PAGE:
Neuroendocrine tumors, particularly those of gastrointestinal tract origin, have a predisposition for metastasizing to the liver, causing parenchymat substitution and paraneoplastic syndrome. Lipiodol embolization combined with anticancer drugs is a recent tool in regional therapy. It has been proven that chemoembolization reduces tumor bulk and hormone levels, and that it palliates the symptoms of many patients with liver-dominant neuroendocrine metastases. Beginning in December 1988, ten patients with unresectable and chemotherapy-refractory liver metastatic neuroendocrine tumors were treated with chemoembolization based on a mixture of lipiodol, mitomycin, cisplatin, epirubicin, followed by gelfoam powder and contrast media. Tosicity encountered included: upper right quadrant pain requiring narcotics, elevation of lactate dehydrogenase, alkaline phosphatase, and transaminases. One patient had liver abscess and persistent fever for 2 weeks. We obtained two complete remissions lasting 12 and 34 months and 5 partial remissions. The median survival was 22 months. Four patients had urinary elevation of 5-hydrosyin-dolacetic acid (5-HIAA). They showed more than a 75% decrease in urinary secretion after treatment. In a patient with transplanted liver we noticed a partial response lasting 7 months. We conclude that chemoembolization will improve the clinical condition of a significant percentage of patients with liver metastases, that future therapy of carcinoid tumors will be based on specific tumor biology and that treatment will be customized for each individual patient combining the use of cytoreductive procedures including radiofrequency ablation, laser treatment and chemoembolization.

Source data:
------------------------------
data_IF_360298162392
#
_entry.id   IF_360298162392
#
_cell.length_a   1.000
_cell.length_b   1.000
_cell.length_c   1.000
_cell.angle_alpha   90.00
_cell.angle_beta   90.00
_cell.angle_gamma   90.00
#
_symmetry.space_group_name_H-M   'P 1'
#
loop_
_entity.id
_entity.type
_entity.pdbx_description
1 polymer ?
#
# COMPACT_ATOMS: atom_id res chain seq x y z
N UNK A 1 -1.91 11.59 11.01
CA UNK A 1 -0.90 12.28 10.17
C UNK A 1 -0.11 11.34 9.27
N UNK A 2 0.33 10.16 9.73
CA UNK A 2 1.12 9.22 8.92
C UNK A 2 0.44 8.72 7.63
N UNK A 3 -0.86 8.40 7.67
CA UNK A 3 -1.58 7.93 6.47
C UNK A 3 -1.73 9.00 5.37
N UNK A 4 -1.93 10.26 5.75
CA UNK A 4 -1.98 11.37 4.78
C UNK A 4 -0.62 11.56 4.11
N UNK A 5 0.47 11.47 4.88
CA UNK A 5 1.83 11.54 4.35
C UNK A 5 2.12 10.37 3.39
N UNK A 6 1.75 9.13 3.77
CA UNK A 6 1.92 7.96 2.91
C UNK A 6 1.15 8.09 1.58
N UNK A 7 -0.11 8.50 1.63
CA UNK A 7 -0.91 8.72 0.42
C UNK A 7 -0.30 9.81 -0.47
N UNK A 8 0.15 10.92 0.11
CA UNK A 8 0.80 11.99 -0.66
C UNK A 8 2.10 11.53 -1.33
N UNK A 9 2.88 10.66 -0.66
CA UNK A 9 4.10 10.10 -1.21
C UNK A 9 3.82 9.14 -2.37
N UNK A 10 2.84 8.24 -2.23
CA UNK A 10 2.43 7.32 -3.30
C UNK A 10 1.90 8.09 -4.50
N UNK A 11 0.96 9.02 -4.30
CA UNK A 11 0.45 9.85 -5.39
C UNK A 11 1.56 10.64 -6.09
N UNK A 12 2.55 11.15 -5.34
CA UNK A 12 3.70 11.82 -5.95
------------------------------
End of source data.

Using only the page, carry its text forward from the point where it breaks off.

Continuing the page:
|Titolo:||Intra-arterial hepatic chemoembolization in liver metastases from neuroendocrine tumors: A phase II study|
|Data di pubblicazione:||2004|
|Appare nelle tipologie:||1.1 Articolo in rivista|